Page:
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Coxeter-James Prize Lecture

ROBERT McCANN, University of Toronto
Free Boundaries in Optimal Transport

Given a distribution f of iron mines throughout the countryside, and a distribution g of factories which require iron ore, the optimal transportation problem of Monge and Kantorovich asks for the mines to be paired with the factories so as to minimize the average (say) Euclidean distance squared between mine and factory. This problem is deeply connected to geometry, inequalities, and nonlinear differential equations, with applications ranging from shape recognition to weather prediction.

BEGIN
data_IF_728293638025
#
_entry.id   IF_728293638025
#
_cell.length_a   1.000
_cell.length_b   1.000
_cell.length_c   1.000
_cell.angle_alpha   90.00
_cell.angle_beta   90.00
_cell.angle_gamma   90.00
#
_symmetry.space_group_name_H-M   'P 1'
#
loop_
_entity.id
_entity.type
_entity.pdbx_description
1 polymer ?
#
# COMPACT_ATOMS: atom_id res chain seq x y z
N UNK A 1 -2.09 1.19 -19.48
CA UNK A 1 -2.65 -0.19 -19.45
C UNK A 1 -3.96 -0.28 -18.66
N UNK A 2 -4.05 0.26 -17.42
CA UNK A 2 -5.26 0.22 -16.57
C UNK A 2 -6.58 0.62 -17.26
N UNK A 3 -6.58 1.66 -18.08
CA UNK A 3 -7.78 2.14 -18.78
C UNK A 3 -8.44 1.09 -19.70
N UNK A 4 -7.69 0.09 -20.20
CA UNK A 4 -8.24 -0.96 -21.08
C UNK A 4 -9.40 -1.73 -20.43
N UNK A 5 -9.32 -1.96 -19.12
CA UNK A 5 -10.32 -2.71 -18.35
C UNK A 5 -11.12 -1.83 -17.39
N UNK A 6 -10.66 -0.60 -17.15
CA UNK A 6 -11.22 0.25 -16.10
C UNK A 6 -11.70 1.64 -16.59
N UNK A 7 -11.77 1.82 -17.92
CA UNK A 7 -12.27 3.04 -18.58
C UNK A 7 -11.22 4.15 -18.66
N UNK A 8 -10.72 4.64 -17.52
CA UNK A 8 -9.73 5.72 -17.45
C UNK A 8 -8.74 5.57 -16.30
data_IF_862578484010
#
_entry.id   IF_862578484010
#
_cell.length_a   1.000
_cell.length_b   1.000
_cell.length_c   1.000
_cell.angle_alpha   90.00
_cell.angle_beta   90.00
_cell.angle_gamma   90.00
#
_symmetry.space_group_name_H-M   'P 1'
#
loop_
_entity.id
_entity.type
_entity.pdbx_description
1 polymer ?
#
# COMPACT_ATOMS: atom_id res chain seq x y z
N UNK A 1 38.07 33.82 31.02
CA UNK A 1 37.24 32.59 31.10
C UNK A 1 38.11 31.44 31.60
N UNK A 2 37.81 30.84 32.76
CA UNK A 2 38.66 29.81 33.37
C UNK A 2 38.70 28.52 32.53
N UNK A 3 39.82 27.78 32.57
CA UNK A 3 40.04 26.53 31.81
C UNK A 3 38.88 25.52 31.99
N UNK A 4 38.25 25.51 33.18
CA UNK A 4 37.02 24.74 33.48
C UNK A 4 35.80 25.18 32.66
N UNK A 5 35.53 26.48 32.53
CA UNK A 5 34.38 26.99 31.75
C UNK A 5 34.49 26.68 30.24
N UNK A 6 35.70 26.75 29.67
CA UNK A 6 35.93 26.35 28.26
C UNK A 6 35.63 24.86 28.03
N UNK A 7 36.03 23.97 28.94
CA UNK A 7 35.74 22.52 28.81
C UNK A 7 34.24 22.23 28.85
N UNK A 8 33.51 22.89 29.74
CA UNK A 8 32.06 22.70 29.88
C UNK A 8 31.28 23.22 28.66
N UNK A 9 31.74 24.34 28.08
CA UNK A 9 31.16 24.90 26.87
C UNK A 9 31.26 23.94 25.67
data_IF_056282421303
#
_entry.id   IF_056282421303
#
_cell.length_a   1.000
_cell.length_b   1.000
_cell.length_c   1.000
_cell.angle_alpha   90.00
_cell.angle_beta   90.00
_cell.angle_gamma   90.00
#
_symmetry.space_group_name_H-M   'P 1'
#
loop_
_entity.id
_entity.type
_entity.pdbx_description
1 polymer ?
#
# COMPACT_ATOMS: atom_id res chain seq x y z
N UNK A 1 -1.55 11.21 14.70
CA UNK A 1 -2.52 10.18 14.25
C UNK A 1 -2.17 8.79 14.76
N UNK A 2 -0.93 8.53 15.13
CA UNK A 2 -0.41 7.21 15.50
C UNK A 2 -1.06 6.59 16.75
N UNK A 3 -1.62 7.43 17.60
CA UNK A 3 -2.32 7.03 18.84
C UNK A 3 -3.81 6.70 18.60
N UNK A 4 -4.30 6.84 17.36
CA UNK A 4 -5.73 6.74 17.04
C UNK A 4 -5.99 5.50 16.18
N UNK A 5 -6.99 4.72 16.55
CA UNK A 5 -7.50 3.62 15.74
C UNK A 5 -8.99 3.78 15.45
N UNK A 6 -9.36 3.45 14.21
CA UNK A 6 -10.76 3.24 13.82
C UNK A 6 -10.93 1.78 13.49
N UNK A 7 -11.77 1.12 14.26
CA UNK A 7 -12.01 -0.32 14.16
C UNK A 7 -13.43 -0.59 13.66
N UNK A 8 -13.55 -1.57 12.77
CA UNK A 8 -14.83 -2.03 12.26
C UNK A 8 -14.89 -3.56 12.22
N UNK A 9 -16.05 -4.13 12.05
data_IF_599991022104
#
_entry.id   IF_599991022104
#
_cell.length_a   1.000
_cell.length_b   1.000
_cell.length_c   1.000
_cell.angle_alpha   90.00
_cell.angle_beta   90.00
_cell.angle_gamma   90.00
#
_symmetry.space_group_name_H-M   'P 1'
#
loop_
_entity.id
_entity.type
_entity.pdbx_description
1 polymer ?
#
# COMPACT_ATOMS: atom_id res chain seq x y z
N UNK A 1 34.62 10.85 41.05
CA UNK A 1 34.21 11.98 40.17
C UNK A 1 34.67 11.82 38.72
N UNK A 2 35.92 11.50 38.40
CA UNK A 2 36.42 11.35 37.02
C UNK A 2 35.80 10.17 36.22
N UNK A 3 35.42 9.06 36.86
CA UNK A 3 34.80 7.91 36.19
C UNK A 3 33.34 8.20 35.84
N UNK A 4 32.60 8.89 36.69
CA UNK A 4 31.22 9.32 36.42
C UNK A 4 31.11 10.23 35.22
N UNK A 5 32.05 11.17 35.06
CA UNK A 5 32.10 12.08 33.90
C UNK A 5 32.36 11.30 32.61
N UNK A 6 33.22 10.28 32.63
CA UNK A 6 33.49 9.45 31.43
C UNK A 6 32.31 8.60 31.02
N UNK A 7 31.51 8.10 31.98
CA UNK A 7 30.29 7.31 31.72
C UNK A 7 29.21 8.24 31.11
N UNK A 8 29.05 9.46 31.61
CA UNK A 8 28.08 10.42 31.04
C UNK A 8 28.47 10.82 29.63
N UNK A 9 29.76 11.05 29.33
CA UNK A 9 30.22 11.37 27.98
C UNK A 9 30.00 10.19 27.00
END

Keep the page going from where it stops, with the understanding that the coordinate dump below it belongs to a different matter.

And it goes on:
In the talk I discuss what happens when the production capacity of the mines need not agree with the demand of the factories, so one ships only a certain fraction of the ore being produced, again choosing the locations of factories and mines which remain active so as to minimize total transportation costs. If the mines are continuously distributed in Euclidean space, and positively separated from the factories, the solution will be unique, and is given by pair of domains U,V Ì Rn, with U containing the active mines and V the active factories. These domains are characterized as the non-contact regions in a double obstacle problem for the Monge-Ampère equation. We go on to specify conditions on f and g which are sufficient to ensure that U and V have continuously differentiable free boundaries, and that the correspondence s :[`(U)] ®[`(V)] mapping mines to factories is a homeomorphism or smoother, Hölder continuous up to the free (and part of the fixed) boundary.


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